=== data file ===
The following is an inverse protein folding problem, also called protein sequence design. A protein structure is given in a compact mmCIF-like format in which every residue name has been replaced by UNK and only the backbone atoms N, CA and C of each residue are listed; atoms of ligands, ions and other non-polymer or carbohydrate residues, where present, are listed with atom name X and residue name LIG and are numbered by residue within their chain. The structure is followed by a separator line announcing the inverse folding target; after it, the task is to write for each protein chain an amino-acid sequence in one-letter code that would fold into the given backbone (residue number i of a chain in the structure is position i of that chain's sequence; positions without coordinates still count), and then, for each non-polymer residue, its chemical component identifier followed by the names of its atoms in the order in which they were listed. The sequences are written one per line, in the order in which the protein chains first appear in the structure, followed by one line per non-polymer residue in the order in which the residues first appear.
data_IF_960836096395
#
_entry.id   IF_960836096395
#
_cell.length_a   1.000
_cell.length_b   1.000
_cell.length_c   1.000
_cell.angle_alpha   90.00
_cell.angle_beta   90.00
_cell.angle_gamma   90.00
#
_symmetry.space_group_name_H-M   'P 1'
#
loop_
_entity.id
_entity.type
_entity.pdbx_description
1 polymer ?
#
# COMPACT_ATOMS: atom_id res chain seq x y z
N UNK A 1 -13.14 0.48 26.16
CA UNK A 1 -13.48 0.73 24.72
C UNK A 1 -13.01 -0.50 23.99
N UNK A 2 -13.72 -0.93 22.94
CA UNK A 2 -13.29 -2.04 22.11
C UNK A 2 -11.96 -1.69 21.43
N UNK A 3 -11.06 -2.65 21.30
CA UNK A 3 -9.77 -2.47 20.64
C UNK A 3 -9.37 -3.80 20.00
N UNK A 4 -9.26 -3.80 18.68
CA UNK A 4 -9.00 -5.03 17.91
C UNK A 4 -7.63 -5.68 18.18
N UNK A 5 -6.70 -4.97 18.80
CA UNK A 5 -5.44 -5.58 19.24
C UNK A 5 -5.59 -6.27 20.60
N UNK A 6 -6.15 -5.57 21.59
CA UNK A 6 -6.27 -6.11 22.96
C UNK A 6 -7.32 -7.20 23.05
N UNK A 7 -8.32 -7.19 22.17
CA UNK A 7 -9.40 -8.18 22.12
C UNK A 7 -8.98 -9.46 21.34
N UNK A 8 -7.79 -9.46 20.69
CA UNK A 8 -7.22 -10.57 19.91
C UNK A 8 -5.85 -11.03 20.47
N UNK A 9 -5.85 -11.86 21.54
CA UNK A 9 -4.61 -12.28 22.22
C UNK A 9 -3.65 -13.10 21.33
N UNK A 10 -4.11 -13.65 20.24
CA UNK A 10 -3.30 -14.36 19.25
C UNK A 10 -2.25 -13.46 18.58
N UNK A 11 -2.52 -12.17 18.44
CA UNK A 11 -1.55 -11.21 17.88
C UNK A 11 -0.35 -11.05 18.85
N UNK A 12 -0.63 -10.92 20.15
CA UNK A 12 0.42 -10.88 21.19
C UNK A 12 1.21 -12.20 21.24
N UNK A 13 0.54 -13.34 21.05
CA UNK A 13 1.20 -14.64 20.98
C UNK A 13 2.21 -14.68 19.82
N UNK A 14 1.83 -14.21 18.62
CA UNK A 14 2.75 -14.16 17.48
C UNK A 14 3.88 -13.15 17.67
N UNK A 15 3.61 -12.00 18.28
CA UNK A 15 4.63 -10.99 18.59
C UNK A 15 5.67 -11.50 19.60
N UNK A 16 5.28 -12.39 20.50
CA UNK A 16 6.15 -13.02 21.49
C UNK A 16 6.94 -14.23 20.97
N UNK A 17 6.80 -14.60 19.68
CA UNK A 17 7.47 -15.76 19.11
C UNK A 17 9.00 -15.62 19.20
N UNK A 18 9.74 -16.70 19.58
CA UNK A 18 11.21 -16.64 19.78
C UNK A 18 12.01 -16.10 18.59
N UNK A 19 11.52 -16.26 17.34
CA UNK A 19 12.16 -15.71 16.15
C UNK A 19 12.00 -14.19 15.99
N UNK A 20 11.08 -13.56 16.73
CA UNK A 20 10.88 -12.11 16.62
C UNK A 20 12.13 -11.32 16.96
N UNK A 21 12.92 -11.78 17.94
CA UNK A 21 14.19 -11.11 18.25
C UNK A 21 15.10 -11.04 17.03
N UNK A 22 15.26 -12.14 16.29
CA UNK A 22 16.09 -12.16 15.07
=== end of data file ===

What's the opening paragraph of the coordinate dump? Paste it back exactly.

The following is an inverse protein folding problem, also called protein sequence design. A protein structure is given in a compact mmCIF-like format in which every residue name has been replaced by UNK and only the backbone atoms N, CA and C of each residue are listed; atoms of ligands, ions and other non-polymer or carbohydrate residues, where present, are listed with atom name X and residue name LIG and are numbered by residue within their chain. The structure is followed by a separator line announcing the inverse folding target; after it, the task is to write for each protein chain an amino-acid sequence in one-letter code that would fold into the given backbone (residue number i of a chain in the structure is position i of that chain's sequence; positions without coordinates still count), and then, for each non-polymer residue, its chemical component identifier followed by the names of its atoms in the order in which they were listed. The sequences are written one per line, in the order in which the protein chains first appear in the structure, followed by one line per non-polymer residue in the order in which the residues first appear.